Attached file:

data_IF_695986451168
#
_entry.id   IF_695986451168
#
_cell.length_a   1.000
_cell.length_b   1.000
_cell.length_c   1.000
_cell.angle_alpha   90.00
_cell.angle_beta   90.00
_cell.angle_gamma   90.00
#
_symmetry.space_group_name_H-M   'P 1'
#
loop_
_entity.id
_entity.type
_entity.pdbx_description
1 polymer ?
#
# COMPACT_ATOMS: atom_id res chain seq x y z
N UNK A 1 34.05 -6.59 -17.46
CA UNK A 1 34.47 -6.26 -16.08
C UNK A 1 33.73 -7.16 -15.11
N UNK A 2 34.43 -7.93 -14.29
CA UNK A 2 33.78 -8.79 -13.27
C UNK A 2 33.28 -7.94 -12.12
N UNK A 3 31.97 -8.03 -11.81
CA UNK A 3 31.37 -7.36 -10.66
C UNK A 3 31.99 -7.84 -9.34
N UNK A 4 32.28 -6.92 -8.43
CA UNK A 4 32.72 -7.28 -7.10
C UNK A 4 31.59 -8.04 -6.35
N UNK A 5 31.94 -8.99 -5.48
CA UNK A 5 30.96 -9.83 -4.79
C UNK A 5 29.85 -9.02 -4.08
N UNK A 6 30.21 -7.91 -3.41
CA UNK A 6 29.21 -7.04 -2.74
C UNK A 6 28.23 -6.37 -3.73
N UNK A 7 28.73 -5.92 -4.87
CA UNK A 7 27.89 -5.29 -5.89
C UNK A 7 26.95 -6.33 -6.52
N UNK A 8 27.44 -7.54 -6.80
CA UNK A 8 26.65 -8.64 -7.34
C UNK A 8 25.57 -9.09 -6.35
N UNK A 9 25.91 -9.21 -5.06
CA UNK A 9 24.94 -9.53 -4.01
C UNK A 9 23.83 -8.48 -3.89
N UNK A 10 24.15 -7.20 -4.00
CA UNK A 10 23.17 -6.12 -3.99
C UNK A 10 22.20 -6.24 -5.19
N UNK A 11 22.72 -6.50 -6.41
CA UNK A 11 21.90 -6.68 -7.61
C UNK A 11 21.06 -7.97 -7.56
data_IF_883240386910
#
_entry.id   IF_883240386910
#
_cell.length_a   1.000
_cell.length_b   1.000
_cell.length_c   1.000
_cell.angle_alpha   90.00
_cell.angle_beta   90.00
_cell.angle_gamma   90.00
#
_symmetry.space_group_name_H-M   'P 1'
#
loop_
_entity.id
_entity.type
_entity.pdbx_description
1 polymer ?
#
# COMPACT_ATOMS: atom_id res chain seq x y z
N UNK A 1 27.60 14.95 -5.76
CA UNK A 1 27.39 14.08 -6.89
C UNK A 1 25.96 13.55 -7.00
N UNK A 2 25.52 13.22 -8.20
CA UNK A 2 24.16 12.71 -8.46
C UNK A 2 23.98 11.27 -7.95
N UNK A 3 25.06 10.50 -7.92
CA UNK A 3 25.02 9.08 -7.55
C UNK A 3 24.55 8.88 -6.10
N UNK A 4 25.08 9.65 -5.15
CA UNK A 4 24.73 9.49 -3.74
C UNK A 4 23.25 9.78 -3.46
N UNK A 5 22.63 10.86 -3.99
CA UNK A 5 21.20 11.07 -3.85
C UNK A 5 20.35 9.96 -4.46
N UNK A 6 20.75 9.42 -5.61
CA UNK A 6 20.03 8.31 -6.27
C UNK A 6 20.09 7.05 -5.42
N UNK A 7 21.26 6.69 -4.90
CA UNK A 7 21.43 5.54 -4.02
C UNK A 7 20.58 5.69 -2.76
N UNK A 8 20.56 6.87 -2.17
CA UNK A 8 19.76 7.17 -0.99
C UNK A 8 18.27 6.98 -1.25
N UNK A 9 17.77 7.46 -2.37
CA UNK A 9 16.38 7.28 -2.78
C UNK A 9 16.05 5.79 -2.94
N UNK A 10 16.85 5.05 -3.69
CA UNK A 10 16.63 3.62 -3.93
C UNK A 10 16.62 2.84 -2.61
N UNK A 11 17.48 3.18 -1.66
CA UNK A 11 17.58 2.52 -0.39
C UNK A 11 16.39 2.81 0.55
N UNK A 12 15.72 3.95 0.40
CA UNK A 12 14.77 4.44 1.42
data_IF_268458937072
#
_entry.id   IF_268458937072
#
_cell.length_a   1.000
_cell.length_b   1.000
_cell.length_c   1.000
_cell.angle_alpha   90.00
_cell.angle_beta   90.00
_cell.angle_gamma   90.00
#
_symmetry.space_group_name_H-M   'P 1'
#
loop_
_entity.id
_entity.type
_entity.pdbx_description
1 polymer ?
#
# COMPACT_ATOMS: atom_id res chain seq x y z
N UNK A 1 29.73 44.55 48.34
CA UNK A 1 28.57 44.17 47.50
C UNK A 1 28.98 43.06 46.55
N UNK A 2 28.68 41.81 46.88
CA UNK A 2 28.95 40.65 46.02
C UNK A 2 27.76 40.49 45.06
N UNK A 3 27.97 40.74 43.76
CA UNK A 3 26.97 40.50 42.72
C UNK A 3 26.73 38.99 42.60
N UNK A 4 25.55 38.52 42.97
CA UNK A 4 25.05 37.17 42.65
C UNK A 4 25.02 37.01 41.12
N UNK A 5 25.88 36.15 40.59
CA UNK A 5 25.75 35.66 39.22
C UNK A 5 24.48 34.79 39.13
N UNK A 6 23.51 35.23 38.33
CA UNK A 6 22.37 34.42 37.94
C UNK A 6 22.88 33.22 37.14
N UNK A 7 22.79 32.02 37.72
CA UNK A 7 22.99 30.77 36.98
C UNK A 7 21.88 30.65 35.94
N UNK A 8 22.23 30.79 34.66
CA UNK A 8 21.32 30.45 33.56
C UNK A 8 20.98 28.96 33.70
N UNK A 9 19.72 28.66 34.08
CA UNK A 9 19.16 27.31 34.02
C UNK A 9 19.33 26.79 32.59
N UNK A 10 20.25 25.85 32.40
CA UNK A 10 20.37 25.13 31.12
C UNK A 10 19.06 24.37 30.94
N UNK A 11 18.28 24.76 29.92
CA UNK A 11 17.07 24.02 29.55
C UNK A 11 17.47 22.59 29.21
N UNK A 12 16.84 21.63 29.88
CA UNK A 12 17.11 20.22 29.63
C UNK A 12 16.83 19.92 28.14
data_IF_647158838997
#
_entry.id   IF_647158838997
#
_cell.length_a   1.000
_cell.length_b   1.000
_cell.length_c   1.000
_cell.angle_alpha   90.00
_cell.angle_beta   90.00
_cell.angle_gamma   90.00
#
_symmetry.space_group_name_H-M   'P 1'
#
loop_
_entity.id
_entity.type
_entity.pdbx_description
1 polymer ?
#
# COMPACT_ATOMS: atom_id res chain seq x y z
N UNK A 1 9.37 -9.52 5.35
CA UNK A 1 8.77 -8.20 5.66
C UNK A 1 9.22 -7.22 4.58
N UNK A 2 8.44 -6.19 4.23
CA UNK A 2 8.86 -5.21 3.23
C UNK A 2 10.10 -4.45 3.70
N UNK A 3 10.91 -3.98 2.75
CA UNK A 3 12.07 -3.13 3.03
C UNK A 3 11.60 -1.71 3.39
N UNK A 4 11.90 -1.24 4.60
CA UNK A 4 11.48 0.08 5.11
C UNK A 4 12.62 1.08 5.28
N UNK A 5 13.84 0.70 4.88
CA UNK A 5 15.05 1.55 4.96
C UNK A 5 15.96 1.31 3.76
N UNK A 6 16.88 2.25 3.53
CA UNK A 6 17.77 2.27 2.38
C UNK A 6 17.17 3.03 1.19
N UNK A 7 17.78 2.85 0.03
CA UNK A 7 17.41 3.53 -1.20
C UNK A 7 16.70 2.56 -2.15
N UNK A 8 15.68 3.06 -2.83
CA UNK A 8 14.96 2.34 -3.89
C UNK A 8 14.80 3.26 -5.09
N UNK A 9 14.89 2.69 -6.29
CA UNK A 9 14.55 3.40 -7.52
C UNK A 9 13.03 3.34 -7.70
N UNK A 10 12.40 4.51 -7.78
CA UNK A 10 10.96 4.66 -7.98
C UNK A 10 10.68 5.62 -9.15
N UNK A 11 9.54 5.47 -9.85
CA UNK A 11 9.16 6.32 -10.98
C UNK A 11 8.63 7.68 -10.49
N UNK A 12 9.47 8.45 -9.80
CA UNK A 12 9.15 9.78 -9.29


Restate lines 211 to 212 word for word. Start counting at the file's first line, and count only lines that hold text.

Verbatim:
C UNK A 9 13.03 3.34 -7.70
N UNK A 10 12.40 4.51 -7.78